inspect.getmro(cls) works for both new and old style classes and returns the same as
NewClass.mro(): a list of the class and all its ancestor classes, in the order used for method resolution.
>>> class A(object): >>> pass >>> >>> class B(A): >>> pass >>> >>> import inspect >>> inspect.getmro(B) (<class '__main__.B'>, <class '__main__.A'>, <type 'object'>)
__bases__ property available on a python
class, which contains a tuple of the bases classes:
>>> def classlookup(cls): ... c = list(cls.__bases__) ... for base in c: ... c.extend(classlookup(base)) ... return c ... >>> class A: pass ... >>> class B(A): pass ... >>> class C(object, B): pass ... >>> classlookup(C) [<type 'object'>, <class __main__.B at 0x00AB7300>, <class __main__.A at 0x00A6D630>]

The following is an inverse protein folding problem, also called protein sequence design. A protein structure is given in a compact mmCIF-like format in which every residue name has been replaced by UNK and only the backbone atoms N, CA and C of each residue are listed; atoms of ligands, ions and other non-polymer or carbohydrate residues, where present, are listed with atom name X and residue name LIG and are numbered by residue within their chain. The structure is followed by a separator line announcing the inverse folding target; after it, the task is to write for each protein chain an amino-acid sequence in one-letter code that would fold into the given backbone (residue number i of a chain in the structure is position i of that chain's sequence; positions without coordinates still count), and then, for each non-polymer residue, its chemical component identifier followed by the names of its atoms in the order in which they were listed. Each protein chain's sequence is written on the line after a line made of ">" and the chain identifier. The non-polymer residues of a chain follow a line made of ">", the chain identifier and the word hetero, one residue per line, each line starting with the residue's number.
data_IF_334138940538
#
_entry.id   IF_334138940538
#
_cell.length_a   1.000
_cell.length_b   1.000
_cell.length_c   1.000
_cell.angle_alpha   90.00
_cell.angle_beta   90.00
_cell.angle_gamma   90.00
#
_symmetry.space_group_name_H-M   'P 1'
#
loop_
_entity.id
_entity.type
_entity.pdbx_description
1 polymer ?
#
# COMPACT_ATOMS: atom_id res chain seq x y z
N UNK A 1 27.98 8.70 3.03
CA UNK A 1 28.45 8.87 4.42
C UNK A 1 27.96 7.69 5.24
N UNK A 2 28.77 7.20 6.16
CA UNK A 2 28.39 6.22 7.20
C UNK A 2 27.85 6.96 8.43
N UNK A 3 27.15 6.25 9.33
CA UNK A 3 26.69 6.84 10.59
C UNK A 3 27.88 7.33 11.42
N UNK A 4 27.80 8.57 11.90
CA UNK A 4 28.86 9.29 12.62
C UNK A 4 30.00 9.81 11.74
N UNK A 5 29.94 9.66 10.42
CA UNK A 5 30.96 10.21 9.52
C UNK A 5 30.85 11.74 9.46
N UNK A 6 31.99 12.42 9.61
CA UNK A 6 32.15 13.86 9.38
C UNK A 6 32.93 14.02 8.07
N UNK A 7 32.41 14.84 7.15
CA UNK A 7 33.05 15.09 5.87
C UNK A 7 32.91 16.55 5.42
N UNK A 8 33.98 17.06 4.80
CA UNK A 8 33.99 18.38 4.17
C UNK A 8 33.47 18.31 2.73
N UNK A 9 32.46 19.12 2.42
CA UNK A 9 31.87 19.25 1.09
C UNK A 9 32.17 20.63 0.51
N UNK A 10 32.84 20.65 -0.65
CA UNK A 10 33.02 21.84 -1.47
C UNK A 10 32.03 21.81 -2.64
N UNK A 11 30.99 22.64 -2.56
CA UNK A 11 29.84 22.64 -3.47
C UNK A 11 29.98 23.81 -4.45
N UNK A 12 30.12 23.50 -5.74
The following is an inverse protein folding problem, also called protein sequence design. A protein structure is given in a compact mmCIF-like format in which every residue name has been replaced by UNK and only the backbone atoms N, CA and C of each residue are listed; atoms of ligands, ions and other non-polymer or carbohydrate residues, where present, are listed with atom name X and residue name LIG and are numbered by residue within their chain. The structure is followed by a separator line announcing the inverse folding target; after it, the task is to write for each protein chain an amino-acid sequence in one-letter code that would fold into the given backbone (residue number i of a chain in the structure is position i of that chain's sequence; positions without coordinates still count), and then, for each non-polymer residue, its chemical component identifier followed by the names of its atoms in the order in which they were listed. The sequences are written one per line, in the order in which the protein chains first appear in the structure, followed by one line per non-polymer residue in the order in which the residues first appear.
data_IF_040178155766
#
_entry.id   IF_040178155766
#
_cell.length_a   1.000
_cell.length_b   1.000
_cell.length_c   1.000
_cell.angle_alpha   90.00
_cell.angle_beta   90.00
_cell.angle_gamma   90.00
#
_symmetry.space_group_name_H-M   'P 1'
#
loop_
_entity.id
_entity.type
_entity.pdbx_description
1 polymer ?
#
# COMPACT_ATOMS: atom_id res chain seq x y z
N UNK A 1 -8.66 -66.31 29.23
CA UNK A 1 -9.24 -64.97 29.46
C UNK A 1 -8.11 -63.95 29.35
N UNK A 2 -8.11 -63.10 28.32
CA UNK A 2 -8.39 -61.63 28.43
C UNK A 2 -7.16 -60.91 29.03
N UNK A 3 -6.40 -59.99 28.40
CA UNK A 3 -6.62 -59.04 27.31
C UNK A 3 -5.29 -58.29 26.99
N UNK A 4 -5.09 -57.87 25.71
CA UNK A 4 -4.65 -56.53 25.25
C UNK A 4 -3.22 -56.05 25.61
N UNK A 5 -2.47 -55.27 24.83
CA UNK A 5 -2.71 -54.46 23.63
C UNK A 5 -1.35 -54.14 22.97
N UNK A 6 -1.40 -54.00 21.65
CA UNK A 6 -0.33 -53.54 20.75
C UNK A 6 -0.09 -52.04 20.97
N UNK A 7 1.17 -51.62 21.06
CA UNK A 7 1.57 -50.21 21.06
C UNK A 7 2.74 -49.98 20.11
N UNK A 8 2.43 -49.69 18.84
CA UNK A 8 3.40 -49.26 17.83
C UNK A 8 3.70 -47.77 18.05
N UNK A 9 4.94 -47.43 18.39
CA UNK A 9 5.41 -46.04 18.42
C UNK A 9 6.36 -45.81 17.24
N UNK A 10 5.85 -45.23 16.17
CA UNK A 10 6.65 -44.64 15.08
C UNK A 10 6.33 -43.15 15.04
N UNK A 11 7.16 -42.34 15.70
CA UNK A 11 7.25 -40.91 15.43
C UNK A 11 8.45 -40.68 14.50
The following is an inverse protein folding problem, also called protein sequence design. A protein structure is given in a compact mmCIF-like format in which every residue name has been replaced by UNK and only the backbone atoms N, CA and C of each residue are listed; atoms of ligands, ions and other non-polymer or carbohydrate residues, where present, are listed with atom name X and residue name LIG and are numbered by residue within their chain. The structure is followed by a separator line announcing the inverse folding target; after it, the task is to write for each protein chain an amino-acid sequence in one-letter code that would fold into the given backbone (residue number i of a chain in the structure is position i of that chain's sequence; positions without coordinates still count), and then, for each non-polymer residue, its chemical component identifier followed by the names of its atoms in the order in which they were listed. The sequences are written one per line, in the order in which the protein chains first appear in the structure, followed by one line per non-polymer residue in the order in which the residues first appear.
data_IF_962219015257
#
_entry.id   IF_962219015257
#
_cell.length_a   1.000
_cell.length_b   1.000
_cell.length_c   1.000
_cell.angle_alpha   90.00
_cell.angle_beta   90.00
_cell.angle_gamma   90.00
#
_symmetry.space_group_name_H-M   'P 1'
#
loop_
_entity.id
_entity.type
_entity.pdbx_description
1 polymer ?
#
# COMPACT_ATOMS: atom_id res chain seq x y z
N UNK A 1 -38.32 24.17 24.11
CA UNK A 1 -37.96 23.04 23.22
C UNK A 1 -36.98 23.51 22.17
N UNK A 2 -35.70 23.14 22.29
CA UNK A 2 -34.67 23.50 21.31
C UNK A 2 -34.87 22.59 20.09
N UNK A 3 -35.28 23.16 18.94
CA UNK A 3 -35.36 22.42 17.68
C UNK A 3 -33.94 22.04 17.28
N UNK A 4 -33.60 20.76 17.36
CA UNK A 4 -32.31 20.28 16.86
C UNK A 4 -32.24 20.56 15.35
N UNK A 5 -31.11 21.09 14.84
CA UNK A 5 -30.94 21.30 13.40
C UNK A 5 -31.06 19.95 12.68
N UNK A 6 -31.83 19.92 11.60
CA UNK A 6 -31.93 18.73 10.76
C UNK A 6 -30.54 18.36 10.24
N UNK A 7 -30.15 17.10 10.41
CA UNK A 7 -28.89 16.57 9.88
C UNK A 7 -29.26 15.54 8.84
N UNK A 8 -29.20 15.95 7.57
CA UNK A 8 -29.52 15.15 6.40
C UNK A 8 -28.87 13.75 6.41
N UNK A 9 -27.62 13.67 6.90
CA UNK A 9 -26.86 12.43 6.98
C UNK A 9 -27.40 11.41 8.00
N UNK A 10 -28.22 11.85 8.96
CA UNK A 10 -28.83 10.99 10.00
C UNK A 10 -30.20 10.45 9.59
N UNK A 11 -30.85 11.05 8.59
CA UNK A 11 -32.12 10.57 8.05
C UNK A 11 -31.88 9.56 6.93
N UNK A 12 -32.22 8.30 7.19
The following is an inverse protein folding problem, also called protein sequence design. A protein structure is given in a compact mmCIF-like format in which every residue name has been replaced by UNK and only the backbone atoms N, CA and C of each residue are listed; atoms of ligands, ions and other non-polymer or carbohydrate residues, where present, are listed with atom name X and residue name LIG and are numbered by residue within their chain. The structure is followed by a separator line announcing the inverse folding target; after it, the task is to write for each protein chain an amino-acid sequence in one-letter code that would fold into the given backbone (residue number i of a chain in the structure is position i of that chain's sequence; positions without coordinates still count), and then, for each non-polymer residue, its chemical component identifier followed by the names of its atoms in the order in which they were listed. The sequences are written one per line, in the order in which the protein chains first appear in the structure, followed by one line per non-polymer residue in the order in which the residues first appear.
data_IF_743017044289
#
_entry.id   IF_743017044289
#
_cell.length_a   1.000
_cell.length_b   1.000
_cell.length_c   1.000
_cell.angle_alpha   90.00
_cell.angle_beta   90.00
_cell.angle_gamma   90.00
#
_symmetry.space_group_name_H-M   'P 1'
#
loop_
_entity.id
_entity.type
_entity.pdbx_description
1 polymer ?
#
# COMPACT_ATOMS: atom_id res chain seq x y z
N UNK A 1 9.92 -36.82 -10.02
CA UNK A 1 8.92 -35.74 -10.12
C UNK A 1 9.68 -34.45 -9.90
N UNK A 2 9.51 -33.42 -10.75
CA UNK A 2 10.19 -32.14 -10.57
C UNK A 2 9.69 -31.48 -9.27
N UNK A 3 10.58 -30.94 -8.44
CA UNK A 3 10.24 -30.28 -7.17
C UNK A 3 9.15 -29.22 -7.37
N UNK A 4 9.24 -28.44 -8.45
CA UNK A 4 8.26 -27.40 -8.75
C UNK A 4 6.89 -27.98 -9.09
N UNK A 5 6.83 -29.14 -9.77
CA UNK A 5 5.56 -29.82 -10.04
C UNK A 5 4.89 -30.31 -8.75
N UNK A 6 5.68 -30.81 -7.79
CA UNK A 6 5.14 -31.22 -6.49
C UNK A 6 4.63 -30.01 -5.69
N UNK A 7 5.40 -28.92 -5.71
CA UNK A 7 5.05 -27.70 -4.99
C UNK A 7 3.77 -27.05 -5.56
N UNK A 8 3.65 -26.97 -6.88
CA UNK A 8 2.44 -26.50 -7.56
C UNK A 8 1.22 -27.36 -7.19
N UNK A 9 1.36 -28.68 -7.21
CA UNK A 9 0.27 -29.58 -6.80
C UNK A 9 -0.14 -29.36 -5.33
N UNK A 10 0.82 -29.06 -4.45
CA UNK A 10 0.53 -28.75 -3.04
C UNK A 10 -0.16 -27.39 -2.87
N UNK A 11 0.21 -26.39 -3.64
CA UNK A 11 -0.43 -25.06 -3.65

inspect.getclasstree() will create a nested list of classes and their bases.
inspect.getclasstree(inspect.getmro(IOError)) # Insert your Class instead of IOError.
you can use the
__bases__ tuple of the class object:
class A(object, B, C): def __init__(self): pass print A.__bases__
The tuple returned by
__bases__ has all its base classes.
Hope it helps!
Although Jochen's answer is very helpful and correct, as you can obtain the class hierarchy using the .getmro() method of the inspect module, it's also important to highlight that Python's inheritance hierarchy is as follows:
An inheriting class
- Child class
- Derived class
An inherited class
- Parent class
- Base class
One class can inherit from another - The class' attributed are inherited - in particular, its methods are inherited - this means that instances of an inheriting (child) class can access attributed of the inherited (parent) class
instance -> class -> then inherited classes
import inspect inspect.getmro(MyClass)
will show you the hierarchy, within Python.